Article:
"The reactions of those early adopters were very good; IBM and Nvidia are very satisfied with the system. We were able to deliver what we promised them," Avinun disclosed.

The first Palladium II installation was at IBM in Germany as they used the system to verify their newest servers. IBM utilizes Palladium II as a 256Mgate-emulation system running 24/7 with multi-user, worldwide access. The operation of Palladium II has verified over a million lines of firmware pre-silicon and has accelerated the system validation phase.

Meanwhile, more than 400Mgates of Palladium II capacity are deployed on multiple projects at Nvidia according to Brian Kelleher, VP of hardware engineering at Nvidia. He said that they will continue to choose the Palladium family particularly the new system because of proven performance advantages that the technology has provided them in the past.

"We are committed to continuing to work with Cadence as the new system provides even faster speed and efficiency, and we anticipate our verification productivity to significantly increase in the coming months. We look to products like the Palladium II system to help enable us to bring new products to the market on time, critical for success in the multimedia chip arena," Kelleher said.

Avinun said that their major competitive advantages compared to their competitors include compile time, run-time performance, capacity and multi-user capability. "What we expect is that customers will begin to utilize Palladium II initially for designs that require larger capacity and higher in-circuit simulation performance. For smaller designs and cost-sensitive applications, we expect customers to continue to use Palladium for a while and later switch to Palladium II," he added.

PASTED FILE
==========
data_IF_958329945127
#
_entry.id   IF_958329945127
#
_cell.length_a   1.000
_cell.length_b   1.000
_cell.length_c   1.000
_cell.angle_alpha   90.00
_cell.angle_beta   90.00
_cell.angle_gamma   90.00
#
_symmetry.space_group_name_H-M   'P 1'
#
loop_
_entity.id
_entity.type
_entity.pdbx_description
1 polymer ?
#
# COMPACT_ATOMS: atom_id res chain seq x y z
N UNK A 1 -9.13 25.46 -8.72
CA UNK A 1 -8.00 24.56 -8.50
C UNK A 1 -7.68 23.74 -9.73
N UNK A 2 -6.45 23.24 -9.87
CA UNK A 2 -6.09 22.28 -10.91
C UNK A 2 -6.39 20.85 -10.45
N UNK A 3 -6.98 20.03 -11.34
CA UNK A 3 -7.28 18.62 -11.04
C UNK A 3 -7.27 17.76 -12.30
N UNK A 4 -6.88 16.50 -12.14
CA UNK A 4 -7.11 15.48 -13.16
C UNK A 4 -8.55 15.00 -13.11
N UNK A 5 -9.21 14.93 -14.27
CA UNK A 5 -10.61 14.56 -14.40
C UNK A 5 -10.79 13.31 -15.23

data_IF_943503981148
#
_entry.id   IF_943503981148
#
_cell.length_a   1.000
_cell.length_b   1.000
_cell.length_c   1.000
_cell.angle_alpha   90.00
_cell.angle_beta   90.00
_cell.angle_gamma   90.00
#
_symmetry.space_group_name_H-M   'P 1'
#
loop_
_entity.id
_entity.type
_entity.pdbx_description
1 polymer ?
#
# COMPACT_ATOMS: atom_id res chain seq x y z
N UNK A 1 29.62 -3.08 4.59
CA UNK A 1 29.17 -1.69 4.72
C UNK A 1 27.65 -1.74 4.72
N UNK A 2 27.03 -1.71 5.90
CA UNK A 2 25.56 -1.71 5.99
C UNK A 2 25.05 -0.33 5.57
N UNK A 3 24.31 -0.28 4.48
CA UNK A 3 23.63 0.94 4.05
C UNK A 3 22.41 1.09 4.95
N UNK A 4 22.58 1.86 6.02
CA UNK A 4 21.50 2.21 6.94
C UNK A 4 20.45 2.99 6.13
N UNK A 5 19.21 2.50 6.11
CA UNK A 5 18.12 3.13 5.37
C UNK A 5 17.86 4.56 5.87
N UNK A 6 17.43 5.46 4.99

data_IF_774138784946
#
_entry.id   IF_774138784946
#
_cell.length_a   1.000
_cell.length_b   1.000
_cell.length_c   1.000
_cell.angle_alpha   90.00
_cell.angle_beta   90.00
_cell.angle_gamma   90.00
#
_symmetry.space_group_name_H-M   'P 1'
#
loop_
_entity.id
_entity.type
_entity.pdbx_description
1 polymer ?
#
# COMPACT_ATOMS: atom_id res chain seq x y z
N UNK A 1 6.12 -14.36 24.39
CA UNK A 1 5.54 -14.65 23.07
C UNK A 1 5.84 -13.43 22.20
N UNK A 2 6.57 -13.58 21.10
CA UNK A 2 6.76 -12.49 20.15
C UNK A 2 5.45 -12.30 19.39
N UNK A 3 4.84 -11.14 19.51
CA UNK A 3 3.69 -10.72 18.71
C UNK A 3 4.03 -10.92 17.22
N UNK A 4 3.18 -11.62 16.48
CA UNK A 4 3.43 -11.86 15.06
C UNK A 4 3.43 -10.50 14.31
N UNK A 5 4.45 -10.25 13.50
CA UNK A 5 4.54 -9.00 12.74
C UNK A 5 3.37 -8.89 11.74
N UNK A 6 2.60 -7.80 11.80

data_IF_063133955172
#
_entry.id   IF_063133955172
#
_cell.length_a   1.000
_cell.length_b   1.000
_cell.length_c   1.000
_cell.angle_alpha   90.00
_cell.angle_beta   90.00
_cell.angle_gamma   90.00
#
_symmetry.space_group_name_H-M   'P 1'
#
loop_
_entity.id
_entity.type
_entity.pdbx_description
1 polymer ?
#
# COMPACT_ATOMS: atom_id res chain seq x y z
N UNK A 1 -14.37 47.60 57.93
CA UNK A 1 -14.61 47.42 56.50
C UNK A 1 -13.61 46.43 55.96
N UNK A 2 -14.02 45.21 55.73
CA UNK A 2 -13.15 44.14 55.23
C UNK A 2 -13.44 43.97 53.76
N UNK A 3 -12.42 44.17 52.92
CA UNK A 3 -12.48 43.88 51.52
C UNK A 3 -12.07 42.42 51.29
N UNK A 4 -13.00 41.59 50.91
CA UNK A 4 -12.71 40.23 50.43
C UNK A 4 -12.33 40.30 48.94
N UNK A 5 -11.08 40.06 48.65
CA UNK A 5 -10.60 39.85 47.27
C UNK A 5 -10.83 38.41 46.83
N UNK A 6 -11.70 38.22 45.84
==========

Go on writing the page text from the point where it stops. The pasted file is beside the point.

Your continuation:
Verification environment

The advanced verification environment in the new system enables a comprehensive support for hardware and software co-verification. A capability included is support for the rich verification IP such as the Incisive SpeedBridge which connects devices of different speed and ensures that these devices will be able to communicate. Other features include availability of verification IP, integration with software debuggers, assertion-based acceleration, and support for Linux platforms and other design languages and standards.

The system also utilizes the Incisive transaction-based acceleration (TBA) which can deliver 100 times of the performance gain and up to 100s of KHz in streaming mode. According to Avinun, transaction-based verification is popular in the market because it allows design verification not only in signal levels but also in protocol levels as well. TBA supports SystemC/SCV, C++, un-timed/timed testbenches, as well as configurability of transactors. The modeling guidelines also allow customers and third party companies to develop their own transactors.

"The technology and performance of our Palladium II system extends Cadence's leadership position in the acceleration/emulation arena," said Christopher Tice, SVP and GM, Verification Acceleration, Cadence. "Building on our first-generation Palladium solution, we have worked closely with our customers to develop a product that is flexible enough to use today and meet the capacity and speed requirements of tomorrow. The Palladium II system provides our customers with what we believe is the best return on investment in emulation/acceleration."

- Reden Mateo

Electronic Engineering Times - Asia